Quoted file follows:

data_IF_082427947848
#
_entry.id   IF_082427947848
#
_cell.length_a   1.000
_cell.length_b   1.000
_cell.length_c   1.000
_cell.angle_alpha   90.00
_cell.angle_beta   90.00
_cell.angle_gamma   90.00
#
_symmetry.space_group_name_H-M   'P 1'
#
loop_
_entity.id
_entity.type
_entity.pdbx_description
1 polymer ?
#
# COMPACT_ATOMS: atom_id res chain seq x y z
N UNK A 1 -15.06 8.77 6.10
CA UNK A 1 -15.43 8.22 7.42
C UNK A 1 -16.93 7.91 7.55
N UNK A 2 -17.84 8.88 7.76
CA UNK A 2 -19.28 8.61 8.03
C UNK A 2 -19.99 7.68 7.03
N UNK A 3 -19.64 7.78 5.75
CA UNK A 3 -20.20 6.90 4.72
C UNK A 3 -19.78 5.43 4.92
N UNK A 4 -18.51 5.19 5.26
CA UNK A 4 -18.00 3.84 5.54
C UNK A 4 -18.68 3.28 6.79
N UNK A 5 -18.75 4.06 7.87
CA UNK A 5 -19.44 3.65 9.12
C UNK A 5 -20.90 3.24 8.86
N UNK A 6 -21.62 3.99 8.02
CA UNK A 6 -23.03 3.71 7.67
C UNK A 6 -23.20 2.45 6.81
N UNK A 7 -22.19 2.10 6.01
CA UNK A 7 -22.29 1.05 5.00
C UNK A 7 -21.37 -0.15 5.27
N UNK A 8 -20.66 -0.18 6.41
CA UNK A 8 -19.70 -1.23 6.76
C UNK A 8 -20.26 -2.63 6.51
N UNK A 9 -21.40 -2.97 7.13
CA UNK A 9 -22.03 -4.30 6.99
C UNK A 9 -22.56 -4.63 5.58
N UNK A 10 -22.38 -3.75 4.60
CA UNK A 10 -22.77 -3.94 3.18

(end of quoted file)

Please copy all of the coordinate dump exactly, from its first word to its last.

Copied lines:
data_IF_082427947848
#
_entry.id   IF_082427947848
#
_cell.length_a   1.000
_cell.length_b   1.000
_cell.length_c   1.000
_cell.angle_alpha   90.00
_cell.angle_beta   90.00
_cell.angle_gamma   90.00
#
_symmetry.space_group_name_H-M   'P 1'
#
loop_
_entity.id
_entity.type
_entity.pdbx_description
1 polymer ?
#
# COMPACT_ATOMS: atom_id res chain seq x y z
N UNK A 1 -15.06 8.77 6.10
CA UNK A 1 -15.43 8.22 7.42
C UNK A 1 -16.93 7.91 7.55
N UNK A 2 -17.84 8.88 7.76
CA UNK A 2 -19.28 8.61 8.03
C UNK A 2 -19.99 7.68 7.03
N UNK A 3 -19.64 7.78 5.75
CA UNK A 3 -20.20 6.90 4.72
C UNK A 3 -19.78 5.43 4.92
N UNK A 4 -18.51 5.19 5.26
CA UNK A 4 -18.00 3.84 5.54
C UNK A 4 -18.68 3.28 6.79
N UNK A 5 -18.75 4.06 7.87
CA UNK A 5 -19.44 3.65 9.12
C UNK A 5 -20.90 3.24 8.86
N UNK A 6 -21.62 3.99 8.02
CA UNK A 6 -23.03 3.71 7.67
C UNK A 6 -23.20 2.45 6.81
N UNK A 7 -22.19 2.10 6.01
CA UNK A 7 -22.29 1.05 5.00
C UNK A 7 -21.37 -0.15 5.27
N UNK A 8 -20.66 -0.18 6.41
CA UNK A 8 -19.70 -1.23 6.76
C UNK A 8 -20.26 -2.63 6.51
N UNK A 9 -21.40 -2.97 7.13
CA UNK A 9 -22.03 -4.30 6.99
C UNK A 9 -22.56 -4.63 5.58
N UNK A 10 -22.38 -3.75 4.60
CA UNK A 10 -22.77 -3.94 3.18